It fell primarily to Captain John Pitt, OC B Company of the 1st Tower Hamlet Rifles, to provide the men for the patrols. Each night he had listening posts out ahead of his main positions, and in the early hours of the morning, two sections would sweep along the road for more than a mile looking for any indications of enemy movement during the night. Above the escarpment, two Bren gun carriers supported two sections of infantry of a platoon, who were each in oversight positions watching and listening for movement around the flank. Major Holmes, partly to protect his tanks from attacks from the air, had kept his tanks well back from the infantry positions and well camouflaged. Looking at the ground, it was likely that an advance along the road would be stalled by the presence of the infantry and anti-tank guns, protected by a minefield. Therefore, the danger to the position would likely be from a flanking attack from the desert side. Holmes had one troop of tanks to the rear of the infantry positions to cover their withdrawal, or counterattack if the opportunity arose. The second troop was position above the escarpment, which with the rest of the platoon providing flank protection and the Bren gun carriers, gave him a reasonable force to interdict a flanking manoeuvre.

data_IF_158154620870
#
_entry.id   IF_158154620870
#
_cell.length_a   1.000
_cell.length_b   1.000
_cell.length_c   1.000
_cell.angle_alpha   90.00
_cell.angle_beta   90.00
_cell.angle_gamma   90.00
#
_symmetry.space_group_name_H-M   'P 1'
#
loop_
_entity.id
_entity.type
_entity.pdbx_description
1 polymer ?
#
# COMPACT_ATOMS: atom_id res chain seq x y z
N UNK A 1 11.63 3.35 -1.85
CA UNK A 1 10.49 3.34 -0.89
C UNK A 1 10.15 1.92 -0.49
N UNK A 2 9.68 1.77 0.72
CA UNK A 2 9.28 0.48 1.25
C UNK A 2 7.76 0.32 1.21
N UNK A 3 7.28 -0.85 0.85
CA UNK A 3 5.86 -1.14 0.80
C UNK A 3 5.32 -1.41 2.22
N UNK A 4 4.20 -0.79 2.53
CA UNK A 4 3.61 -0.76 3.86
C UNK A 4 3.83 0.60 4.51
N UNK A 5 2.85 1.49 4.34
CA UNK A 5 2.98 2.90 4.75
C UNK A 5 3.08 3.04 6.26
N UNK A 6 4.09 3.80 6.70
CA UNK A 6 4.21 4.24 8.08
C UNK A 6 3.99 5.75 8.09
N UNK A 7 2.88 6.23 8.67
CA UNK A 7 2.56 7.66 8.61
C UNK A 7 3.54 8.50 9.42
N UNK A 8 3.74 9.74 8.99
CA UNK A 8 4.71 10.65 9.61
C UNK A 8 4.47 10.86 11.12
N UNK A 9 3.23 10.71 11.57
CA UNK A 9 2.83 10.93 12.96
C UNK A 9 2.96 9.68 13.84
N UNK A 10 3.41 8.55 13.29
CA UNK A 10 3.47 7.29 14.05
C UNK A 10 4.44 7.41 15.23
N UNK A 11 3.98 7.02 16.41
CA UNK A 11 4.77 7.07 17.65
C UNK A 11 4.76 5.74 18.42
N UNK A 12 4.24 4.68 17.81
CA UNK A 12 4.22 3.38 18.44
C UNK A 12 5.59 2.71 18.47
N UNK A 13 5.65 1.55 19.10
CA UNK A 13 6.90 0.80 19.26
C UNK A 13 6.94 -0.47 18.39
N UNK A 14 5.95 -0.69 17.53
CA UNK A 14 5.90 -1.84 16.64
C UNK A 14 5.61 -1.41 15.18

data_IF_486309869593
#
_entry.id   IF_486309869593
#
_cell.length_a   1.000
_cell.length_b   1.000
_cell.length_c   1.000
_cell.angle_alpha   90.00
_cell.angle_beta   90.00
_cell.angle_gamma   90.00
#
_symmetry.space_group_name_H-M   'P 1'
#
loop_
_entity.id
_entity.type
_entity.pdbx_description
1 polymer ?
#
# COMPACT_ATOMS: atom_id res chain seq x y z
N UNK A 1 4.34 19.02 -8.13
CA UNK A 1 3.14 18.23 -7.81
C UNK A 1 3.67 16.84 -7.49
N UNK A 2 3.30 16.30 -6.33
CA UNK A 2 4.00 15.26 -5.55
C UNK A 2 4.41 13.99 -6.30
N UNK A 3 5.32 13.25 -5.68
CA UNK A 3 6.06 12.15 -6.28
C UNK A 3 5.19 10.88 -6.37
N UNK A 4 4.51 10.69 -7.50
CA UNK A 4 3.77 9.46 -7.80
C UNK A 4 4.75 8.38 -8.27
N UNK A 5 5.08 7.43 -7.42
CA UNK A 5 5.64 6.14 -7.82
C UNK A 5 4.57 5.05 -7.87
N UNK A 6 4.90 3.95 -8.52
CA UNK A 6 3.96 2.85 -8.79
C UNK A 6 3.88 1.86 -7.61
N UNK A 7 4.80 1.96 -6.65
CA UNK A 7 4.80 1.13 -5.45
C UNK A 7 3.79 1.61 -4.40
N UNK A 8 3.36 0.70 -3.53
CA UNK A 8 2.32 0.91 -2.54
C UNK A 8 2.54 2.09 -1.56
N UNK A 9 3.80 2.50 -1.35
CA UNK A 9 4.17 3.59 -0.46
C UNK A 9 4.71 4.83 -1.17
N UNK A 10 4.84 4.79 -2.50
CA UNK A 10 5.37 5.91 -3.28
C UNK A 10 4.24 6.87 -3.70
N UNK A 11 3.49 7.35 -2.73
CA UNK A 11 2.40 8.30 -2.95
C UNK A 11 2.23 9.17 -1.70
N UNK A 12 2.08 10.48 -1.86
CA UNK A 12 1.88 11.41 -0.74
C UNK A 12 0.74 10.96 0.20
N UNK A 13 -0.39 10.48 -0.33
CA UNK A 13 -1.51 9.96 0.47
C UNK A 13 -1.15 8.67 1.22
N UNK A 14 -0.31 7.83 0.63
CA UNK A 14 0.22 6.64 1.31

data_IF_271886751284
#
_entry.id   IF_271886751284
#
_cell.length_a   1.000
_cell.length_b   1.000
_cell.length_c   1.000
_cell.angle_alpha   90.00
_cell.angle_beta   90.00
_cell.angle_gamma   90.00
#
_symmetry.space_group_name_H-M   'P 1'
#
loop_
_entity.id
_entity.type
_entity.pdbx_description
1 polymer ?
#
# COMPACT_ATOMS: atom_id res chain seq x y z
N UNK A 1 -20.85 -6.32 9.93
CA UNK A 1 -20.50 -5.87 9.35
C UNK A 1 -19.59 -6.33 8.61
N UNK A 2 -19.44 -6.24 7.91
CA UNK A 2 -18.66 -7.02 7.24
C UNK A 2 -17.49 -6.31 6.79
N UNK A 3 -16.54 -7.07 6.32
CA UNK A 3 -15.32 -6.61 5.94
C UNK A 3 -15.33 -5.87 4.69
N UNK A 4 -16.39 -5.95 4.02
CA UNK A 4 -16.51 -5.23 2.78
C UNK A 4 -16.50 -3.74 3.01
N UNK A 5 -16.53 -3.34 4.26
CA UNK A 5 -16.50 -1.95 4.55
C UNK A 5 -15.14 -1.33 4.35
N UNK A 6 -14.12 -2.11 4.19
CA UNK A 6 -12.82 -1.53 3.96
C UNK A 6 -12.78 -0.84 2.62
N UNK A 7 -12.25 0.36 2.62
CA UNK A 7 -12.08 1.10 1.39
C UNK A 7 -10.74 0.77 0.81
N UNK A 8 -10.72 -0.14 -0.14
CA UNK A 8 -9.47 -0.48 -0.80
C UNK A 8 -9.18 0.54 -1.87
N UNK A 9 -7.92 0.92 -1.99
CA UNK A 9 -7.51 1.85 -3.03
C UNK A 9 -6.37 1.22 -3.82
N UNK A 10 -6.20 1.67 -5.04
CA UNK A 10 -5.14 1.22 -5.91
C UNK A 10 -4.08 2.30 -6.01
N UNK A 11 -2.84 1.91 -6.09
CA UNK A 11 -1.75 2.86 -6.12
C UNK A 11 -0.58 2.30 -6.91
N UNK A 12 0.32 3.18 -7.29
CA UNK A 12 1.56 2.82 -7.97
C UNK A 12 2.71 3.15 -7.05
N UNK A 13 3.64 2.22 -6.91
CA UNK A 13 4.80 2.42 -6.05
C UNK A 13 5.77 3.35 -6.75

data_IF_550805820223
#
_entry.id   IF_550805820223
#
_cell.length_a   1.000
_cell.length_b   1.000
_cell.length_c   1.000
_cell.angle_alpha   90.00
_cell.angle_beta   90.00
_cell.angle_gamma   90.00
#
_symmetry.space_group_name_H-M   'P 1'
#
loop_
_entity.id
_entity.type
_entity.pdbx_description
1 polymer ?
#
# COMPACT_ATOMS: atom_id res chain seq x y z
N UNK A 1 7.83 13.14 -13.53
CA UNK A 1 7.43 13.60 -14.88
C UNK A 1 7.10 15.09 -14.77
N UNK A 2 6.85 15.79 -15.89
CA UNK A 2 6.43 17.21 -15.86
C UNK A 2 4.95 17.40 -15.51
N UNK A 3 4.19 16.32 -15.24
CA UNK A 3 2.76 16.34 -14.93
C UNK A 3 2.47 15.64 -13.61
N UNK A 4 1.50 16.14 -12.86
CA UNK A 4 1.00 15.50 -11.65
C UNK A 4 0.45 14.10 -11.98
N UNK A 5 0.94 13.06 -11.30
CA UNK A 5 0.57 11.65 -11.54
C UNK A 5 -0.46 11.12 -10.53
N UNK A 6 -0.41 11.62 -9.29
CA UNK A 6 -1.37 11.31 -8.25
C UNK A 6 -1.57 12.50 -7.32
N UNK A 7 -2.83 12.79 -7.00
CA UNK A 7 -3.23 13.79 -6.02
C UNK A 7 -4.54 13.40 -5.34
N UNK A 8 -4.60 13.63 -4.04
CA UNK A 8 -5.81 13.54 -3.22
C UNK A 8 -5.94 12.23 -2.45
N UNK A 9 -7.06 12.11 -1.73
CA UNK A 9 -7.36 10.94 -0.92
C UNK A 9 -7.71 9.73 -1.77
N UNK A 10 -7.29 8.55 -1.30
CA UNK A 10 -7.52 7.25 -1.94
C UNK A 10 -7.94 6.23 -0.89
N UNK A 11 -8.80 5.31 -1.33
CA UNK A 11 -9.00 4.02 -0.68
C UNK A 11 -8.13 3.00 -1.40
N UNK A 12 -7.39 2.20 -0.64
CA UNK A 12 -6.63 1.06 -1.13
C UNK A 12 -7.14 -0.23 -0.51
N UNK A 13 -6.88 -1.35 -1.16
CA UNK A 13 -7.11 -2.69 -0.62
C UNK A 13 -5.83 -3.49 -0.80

The German Reconnaissance Battalion had been cautiously probing forward along the coast road and to some extent across the desert. The presence of British Armoured Cars had been noted on a number of occasions and one, with its crew, had been captured. The interrogations backed up the findings of the radio intercept and photoreconnaissance intelligence that the British were in some strength around El Agheila, with some evidence of positions ahead of the main line. While the German and Italians were concentrating on Sirte, the desire to extend their forward positions east of Nofilia towards Ras el Ali was desirable.